What Is the Reader After from Their Search?
This first question goes back to that all-important intent. What does the user want as a result of searching for a topic? If they’re looking for the age of a particular celebrity, or want to know when a particular public holiday is in their country the chances are that they aren’t looking for a topical deep dive into the history of that celebrity or public holiday.
They want an immediate answer, quickly. Google knows this, which is why it has, in the past few years, ramped up its ‘Zero Click Searches’ so that users never even have to click on a page to get a short, sharp answer and move on with their day.
However, some other phrases and search terms are more nuanced and offer clues as to what users want to know. These are the terms that can be met with effective, structured long-form content.
Example case study
Let’s take a client of ours that operates in the vaping and e-cigarette industry as an example. To educate and build trust our content marketers created long-form blogs targeting long-tail keywords such as ‘vaping for beginners’ and ‘how many cigarettes in a vape’ (those which didn’t have high buying intent but were informational in nature and typed by people who were looking for in-depth answers) which then linked back to the relevant product pages – where thousands of words wouldn’t be appropriate.
The result of this was a 250% increase in keywords ranking in positions 1-3 (87 to 305) and a 1,142% increase in engaged sessions (16,726 to 207,847).
As you can see, when you target key phrases that are being searched by people who want to read a comprehensive blog or article and are unfamiliar yet interested in a topic, the effects are enormous.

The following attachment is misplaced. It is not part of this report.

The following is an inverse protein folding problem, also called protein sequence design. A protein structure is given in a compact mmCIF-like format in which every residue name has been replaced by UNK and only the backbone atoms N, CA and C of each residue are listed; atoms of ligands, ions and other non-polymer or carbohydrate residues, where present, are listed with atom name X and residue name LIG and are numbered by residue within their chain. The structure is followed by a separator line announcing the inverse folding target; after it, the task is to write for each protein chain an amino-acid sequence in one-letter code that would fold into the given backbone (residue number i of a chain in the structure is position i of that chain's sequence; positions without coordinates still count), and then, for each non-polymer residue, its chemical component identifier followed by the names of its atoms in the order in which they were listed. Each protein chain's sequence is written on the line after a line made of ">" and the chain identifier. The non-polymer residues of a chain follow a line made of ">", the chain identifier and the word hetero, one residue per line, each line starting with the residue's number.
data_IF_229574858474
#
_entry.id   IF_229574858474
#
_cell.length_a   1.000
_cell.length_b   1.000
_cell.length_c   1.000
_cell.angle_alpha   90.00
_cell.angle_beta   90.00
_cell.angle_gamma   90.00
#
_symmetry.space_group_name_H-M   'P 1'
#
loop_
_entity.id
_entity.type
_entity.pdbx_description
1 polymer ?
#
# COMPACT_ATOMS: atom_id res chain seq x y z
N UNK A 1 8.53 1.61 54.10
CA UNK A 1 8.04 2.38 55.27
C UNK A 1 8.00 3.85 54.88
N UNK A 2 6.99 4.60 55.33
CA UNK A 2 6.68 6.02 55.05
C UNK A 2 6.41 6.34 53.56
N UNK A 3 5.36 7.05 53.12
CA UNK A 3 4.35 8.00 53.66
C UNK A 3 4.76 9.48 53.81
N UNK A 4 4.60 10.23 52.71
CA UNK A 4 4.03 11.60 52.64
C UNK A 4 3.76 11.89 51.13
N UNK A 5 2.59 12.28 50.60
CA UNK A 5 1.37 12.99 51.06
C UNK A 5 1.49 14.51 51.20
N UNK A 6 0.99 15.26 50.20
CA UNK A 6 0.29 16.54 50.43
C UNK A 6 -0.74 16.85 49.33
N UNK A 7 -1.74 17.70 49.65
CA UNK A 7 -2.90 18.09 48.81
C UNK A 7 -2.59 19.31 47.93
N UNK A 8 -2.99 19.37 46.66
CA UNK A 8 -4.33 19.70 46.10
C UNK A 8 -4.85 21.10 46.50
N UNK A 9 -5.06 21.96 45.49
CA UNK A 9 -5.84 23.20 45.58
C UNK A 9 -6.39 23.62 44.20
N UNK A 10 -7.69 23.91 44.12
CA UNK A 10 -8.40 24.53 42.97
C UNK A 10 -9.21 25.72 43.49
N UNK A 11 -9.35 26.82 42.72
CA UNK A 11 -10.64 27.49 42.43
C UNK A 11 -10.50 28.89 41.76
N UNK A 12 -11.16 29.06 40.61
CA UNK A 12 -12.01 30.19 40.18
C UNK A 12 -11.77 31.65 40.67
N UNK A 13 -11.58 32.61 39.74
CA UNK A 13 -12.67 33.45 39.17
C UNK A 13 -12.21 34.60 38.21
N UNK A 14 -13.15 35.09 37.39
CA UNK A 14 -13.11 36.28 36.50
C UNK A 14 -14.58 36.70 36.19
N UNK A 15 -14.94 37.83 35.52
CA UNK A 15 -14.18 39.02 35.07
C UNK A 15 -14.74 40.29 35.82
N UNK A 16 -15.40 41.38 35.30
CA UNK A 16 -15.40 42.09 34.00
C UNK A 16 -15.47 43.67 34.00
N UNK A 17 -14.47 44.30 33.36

Is Your Topic Layered and Nuanced?
Is what you’re writing about a topic that is layered, multi-dimensional, and something that elicits multiple opinions? If so, just writing a blog post that’s a few hundred words long may not be the most appropriate approach to satisfying the user’s intent, this will likely see them immediately exit your page and visit a competitor’s.
Going deep on an intricate topic allows you to explore it in full which is most likely what users are after.
Let’s take that vape client as an example again. Our team wrote ‘Vaping for Beginners: Your Ultimate Guide’ to target key phrases such as ‘best vapes for beginners’ which is a term that is nuanced, subjective in some ways, and one that requires depth and insight.
This need was reflected in the word count which clocked in at 3,103 words.
Are Larger Pieces of Content Ranking in the Top Ten?
Before you go ahead and write two and a half thousand words, look around you and assess what the competition is doing. Visit the top ten websites that rank for a search term you’re targeting and get an average word count from them, this will give you a great idea of how much time and effort you should be putting into a piece of work.